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 Glasgow Tech Week - Tackling tech talent shortages
Immigration law

Glasgow Tech Week - Tackling tech talent shortages



With Glasgow emerging as a leader in innovation and a hotspot for tech start-ups, the competition for talent means that more and more organisations are turning to overseas recruitment or targeting international graduates studying in the UK to fill the skills gap.

This need for talent coincides with the rollout of the UK Government’s five-point immigration plan which is focused on reducing net migration. As part of this plan, a higher minimum salary threshold was introduced in April 2024 for those businesses wishing to sponsor visas of foreign workers. These salary increases will be more keenly felt by start-ups and those businesses looking to source staff for entry level and more junior roles which typically attract a lower salary.

Notwithstanding these challenges, there are still visa options available for the tech sector, for both employees and founders in need of UK visas to live and work in the UK, including:

  1. Skilled worker visa

The skilled worker route is the most used work visa route, allowing companies holding a skilled worker sponsor licence to sponsor the visas of their employees. To be eligible for sponsorship, positions need to be skilled and paid in line with Home Office salary requirements. The recent increase in the general salary threshold from £26,200 to £38,700 per annum in April 2024 has the potential to price some companies out of this visa route. That said, there is some scope for visa applicants to benefit from a lower general salary threshold where they are recent graduates or are at an early stage in their career. Given the fact the employee’s visa is tied to their sponsored employment, there is the potential added benefit of greater staff retention for employers.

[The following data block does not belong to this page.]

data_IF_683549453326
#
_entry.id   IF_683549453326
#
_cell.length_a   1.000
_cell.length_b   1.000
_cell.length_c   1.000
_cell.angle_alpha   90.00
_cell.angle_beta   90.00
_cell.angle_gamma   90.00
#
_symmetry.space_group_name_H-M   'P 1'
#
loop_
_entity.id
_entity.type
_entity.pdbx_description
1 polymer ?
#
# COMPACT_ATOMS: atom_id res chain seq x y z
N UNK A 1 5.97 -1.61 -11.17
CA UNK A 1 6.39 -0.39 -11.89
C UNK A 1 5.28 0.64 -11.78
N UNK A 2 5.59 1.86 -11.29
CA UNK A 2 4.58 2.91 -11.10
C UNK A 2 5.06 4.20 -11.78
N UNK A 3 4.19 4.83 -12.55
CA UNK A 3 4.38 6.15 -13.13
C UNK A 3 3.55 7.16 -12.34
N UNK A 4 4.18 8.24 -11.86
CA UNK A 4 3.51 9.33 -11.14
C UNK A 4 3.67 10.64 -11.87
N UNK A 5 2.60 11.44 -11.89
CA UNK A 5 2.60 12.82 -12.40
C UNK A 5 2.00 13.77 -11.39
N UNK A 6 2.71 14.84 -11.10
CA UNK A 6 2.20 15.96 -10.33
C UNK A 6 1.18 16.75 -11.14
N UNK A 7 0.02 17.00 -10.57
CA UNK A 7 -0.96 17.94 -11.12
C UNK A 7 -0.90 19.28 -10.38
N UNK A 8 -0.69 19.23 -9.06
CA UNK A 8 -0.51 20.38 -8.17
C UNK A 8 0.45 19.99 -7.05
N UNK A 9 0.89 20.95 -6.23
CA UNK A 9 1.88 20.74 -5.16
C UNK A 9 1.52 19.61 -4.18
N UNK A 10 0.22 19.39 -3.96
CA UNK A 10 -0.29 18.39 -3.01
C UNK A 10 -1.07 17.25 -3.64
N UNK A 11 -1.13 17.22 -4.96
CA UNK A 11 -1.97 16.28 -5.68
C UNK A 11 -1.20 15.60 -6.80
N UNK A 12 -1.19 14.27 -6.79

1. Graduate visa

For those looking to remain in the UK after completion of their degree level studies, either to take employment in the sector or start their own business, the graduate visa is a good option. It allows for a two- or three-year period of sponsor-free employment or self-employment, giving flexibility to the individual, albeit for a short period of time.

This visa route has not escaped the government’s scrutiny as part of their wider immigration plan. The Migration Advisory Committee (‘the MAC’) has been commissioned to undertake a rapid review of the route and has been tasked with looking at who is using the route and whether there are any signs of abuse. Coinciding with Glasgow Tech Week, the MAC is due to report back to the government by 14 May 2024. Depending on the content of its report, we may see changes to this route soon.

  1. Global talent visa

Another option is the Global Talent visa, which has specific provision for the brightest and best talent in the digital technology sector. It works equally well for founders and employees with either a technical or business background. Eligible individuals can apply for an endorsement from Tech Nation, a government-approved endorsing body responsible for supporting the UK’s tech sector. This route offers a lot of flexibility; it does not require a job offer, there is no minimum income threshold and can lead to settlement in the UK in as little as three years.

  1. Innovator founder visa

For tech founders, the Innovator Founder route may be a viable option. This visa is aimed at individuals wanting to set up and run their own business in the UK. The proposed business must be innovative and different to what is already on the market, as well being viable and scalable. The visa applicant needs to be heavily involved in the business and be able to demonstrate that they have made a significant contribution to the business plan.  Part of the application process involves seeking an endorsement of the business idea from a government-approved endorsing body, and only if an endorsement is obtained can the individual proceed to apply for a visa. Whilst this route is more attractive than its predecessor route, it is not without its challenges. The initial endorsement application process is administratively heavy and, if an endorsement is secured, there are significant hurdles and targets to be met for an applicant to make a successful settlement application. Given these difficulties, there has been a relatively low take up of this route, with fewer than 500 visas granted in the year ending June 2023.

Cementing Glasgow’s status as a tech hub is not without its challenges. Not only is Glasgow competing with other UK cities, but also with tech hubs around the world. Understanding the available visa routes to attract and retain talent will go some way to ensuring availability and access to the skills needed for success.


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